Showing posts from June, 2016

Summarizing: A Powerful Thinking Strategy

Summarize what you read. Typical reading task, right? Yes. But it is so much more than that! Summarizing is a powerful thinking strategy that spread all academic areas and even work-related life skills. It is the ability to make decisions about information in efficient ways. More than ever, summarizing is a needed skill for the information age! Here are three ways that summarizing can benefit every classroom. A Skill for Learning Summarizing involves thinking about information. To summarize, we must rethink and reprocess what we've experienced. If we're reading, we must pause and retell what we read. Then we have to decide what was important about the text. These decisions are paraphrased into our own words and then logically ordered into a summary. That's complex! It's a skill that promotes learning. Maybe more importantly, it's a skill that increases our ability to learn...much like exercise. How can summarizing be used in a variety of settings?
In a science clas…

Four Types of Scaffolding for Learning Challenges

Challenge is the spark of learning. Failure is inherent in the process. Failure can also destroy the process. The educator's role then is to present challenges, gauge the support needed, and then provide the right amount of scaffolding. Here are four ways to scaffold challenges, so learning occurs.
Challenge is the Spark of Learning.Learning theorists and psychologists from Bruner and Piaget to Gardner and Gagne speak of various forms of cognitive dissonance (take it for a quick Google). Simply, challenges. We're not going any further into the annals of research or psychology. They all say varying degrees of confusion, questions, and problems form the basis of motivation for learning. Challenges give us two options: learn or walk away. 
The educator's role then is to provide students with challenges. These come in the form of questions, problems, projects, or tasks. The difficulty is to match the degree of challenge to each students' readiness. That's a topic for a…

Letting Go of Perfect: Embrace Growth

Perfection is an intimidating aim. Daunting, overwhelming, impossible. Letting go of perfect allows us to embrace growth. Growth and learning require the acknowledgment of imperfection. As long as perfection is the ideal, learning will always be slowed. Learning is slowed by the contrast between current reality and idealistic perfection. Instead of aiming for perfection, target high levels of growth. Instead of making perfect an endpoint, strive for never ending upward potential. Never reachable, but always able to celebrate. Beat previous rates of growth. Set goals for new levels of growth. This is learning at its best. So while perfection is found around us, it will never quite be within us. Let go. Embrace growth.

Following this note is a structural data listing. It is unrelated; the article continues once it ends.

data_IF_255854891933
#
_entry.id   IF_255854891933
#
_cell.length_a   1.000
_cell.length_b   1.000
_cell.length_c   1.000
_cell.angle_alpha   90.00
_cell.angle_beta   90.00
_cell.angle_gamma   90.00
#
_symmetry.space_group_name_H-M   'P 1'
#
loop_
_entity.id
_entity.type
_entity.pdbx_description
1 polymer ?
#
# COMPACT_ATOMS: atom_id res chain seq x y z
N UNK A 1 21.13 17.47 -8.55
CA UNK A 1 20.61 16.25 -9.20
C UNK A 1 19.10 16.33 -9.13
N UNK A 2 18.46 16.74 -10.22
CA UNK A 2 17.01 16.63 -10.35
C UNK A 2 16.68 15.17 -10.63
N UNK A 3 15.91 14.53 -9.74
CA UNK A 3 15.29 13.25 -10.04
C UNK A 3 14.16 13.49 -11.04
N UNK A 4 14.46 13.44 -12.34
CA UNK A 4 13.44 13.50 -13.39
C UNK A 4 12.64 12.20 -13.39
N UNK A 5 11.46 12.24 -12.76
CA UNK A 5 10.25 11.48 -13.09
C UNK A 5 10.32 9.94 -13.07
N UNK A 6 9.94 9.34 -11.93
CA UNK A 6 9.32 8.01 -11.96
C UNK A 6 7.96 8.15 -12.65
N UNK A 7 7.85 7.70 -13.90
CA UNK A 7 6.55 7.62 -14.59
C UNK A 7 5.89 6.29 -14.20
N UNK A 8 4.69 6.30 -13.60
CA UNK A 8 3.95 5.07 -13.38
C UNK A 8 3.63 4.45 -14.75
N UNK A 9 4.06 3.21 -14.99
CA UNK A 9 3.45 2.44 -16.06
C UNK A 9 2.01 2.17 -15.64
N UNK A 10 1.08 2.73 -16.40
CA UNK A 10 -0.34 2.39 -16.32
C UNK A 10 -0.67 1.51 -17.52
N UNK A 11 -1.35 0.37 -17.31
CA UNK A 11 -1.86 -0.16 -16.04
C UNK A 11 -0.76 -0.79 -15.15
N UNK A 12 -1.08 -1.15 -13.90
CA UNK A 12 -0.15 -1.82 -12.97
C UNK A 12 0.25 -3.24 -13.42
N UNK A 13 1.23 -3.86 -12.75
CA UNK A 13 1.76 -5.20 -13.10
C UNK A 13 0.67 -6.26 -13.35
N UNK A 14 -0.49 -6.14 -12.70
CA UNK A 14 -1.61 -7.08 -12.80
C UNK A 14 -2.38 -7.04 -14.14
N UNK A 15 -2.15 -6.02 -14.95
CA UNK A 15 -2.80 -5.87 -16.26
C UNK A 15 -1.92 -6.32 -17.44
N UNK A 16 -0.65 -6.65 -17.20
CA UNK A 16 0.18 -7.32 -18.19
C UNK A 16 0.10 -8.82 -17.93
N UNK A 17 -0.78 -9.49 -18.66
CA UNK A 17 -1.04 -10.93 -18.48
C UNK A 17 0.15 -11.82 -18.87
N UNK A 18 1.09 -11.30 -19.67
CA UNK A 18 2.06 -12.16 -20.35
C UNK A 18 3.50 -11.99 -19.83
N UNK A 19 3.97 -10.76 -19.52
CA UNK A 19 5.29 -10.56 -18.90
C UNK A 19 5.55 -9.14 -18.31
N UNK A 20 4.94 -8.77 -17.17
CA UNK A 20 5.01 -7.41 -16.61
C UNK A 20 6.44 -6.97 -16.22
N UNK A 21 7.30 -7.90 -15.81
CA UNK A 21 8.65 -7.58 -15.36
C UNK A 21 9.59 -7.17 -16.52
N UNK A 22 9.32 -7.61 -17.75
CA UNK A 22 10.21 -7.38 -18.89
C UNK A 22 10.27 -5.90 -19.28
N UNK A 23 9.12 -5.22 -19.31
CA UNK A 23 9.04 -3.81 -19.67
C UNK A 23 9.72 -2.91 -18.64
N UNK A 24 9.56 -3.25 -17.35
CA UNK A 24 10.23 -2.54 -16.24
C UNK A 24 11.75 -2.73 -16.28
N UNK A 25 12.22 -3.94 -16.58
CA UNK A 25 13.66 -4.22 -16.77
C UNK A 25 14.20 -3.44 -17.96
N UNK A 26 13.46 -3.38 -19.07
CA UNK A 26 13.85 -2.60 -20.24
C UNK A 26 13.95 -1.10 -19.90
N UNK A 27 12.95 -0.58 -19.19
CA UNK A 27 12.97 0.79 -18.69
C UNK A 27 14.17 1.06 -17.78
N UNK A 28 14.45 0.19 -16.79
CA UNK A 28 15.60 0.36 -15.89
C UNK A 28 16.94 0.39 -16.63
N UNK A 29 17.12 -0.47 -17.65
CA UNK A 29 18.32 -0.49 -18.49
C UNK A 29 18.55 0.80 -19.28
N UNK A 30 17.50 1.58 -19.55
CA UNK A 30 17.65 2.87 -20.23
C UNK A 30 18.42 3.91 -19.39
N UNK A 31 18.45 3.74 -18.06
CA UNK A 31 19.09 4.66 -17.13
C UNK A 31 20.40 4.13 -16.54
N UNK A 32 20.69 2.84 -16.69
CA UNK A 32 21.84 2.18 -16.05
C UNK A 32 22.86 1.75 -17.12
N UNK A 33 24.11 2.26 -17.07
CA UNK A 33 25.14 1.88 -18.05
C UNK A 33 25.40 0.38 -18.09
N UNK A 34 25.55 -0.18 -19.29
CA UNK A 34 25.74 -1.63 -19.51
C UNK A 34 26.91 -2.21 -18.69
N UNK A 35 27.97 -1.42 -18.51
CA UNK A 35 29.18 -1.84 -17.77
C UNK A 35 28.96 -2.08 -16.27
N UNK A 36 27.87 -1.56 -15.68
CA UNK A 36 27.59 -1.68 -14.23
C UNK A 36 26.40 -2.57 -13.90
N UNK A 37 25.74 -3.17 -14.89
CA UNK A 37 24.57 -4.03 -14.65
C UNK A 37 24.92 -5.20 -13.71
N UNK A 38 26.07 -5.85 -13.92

Here are other posts where growth is an achievable aim of education: Involvement is key to organizational growthFear of failure will destroy professional learningHow data dashboards can promote growth in schools

5 Ways Commitment Improves Schools

Everyone is tired of pendulum swings. We are tired of the fleeting success that accompanies the non-strategic abandonment of great ideas for other great ideas. We cannot inch our way to improvement by constantly redefining our organizations. In business, that's called quarterly hype - no real earnings. At some point, schools and districts must define who they are and commit. Commitment creates lasting success (read this post about how involvement creates commitment). Here are nine ways commitment improves schools. Commitment requires educational leaders to involve staff and community members to help shape the decision-making process, not just the decisions. When the process fits the people, solutions come quite naturally. Commitment allows shared experience, rather than isolated expertise. Leaders facilitate the systems for improvement. They don't provide the magic bullets. At the campus level, teachers are not merely sought after for input or opinions about an initiative. Thi…